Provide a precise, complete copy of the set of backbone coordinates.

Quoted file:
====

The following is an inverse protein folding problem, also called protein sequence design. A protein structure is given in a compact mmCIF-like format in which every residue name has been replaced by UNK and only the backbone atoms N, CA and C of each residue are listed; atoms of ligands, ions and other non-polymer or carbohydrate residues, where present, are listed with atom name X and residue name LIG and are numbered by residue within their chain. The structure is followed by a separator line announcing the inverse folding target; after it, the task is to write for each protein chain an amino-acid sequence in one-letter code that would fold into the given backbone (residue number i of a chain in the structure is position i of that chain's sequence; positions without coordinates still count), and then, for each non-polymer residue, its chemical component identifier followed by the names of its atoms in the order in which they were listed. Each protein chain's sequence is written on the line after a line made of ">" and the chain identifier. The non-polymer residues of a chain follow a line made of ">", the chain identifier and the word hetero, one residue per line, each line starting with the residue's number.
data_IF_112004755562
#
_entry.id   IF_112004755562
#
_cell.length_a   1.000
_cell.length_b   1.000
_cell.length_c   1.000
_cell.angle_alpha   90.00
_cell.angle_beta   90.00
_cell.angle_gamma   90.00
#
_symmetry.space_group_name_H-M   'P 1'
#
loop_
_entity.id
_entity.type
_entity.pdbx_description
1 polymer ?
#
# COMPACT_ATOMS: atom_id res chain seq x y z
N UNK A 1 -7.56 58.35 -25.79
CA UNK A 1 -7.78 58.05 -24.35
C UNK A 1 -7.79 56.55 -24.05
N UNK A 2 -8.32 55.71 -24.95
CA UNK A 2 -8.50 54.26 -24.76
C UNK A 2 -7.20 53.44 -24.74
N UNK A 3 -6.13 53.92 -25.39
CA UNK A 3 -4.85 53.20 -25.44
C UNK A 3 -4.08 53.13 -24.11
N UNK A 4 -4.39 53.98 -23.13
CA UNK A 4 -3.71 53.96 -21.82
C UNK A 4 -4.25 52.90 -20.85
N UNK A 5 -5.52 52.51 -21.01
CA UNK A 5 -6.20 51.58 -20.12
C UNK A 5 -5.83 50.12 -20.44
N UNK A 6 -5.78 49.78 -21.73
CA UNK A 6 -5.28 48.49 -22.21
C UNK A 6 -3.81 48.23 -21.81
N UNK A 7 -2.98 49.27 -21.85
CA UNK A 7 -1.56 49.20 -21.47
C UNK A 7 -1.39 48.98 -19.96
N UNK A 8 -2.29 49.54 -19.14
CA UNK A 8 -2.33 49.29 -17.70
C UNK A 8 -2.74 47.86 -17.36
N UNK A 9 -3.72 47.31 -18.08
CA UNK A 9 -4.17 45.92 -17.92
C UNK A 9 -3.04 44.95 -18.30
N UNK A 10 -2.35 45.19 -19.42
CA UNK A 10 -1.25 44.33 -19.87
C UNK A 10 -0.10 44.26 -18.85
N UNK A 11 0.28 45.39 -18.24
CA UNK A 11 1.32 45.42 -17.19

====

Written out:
The following is an inverse protein folding problem, also called protein sequence design. A protein structure is given in a compact mmCIF-like format in which every residue name has been replaced by UNK and only the backbone atoms N, CA and C of each residue are listed; atoms of ligands, ions and other non-polymer or carbohydrate residues, where present, are listed with atom name X and residue name LIG and are numbered by residue within their chain. The structure is followed by a separator line announcing the inverse folding target; after it, the task is to write for each protein chain an amino-acid sequence in one-letter code that would fold into the given backbone (residue number i of a chain in the structure is position i of that chain's sequence; positions without coordinates still count), and then, for each non-polymer residue, its chemical component identifier followed by the names of its atoms in the order in which they were listed. Each protein chain's sequence is written on the line after a line made of ">" and the chain identifier. The non-polymer residues of a chain follow a line made of ">", the chain identifier and the word hetero, one residue per line, each line starting with the residue's number.
data_IF_112004755562
#
_entry.id   IF_112004755562
#
_cell.length_a   1.000
_cell.length_b   1.000
_cell.length_c   1.000
_cell.angle_alpha   90.00
_cell.angle_beta   90.00
_cell.angle_gamma   90.00
#
_symmetry.space_group_name_H-M   'P 1'
#
loop_
_entity.id
_entity.type
_entity.pdbx_description
1 polymer ?
#
# COMPACT_ATOMS: atom_id res chain seq x y z
N UNK A 1 -7.56 58.35 -25.79
CA UNK A 1 -7.78 58.05 -24.35
C UNK A 1 -7.79 56.55 -24.05
N UNK A 2 -8.32 55.71 -24.95
CA UNK A 2 -8.50 54.26 -24.76
C UNK A 2 -7.20 53.44 -24.74
N UNK A 3 -6.13 53.92 -25.39
CA UNK A 3 -4.85 53.20 -25.44
C UNK A 3 -4.08 53.13 -24.11
N UNK A 4 -4.39 53.98 -23.13
CA UNK A 4 -3.71 53.96 -21.82
C UNK A 4 -4.25 52.90 -20.85
N UNK A 5 -5.52 52.51 -21.01
CA UNK A 5 -6.20 51.58 -20.12
C UNK A 5 -5.83 50.12 -20.44
N UNK A 6 -5.78 49.78 -21.73
CA UNK A 6 -5.28 48.49 -22.21
C UNK A 6 -3.81 48.23 -21.81
N UNK A 7 -2.98 49.27 -21.85
CA UNK A 7 -1.56 49.20 -21.47
C UNK A 7 -1.39 48.98 -19.96
N UNK A 8 -2.29 49.54 -19.14
CA UNK A 8 -2.33 49.29 -17.70
C UNK A 8 -2.74 47.86 -17.36
N UNK A 9 -3.72 47.31 -18.08
CA UNK A 9 -4.17 45.92 -17.92
C UNK A 9 -3.04 44.95 -18.30
N UNK A 10 -2.35 45.19 -19.42
CA UNK A 10 -1.25 44.33 -19.87
C UNK A 10 -0.10 44.26 -18.85
N UNK A 11 0.28 45.39 -18.24
CA UNK A 11 1.32 45.42 -17.19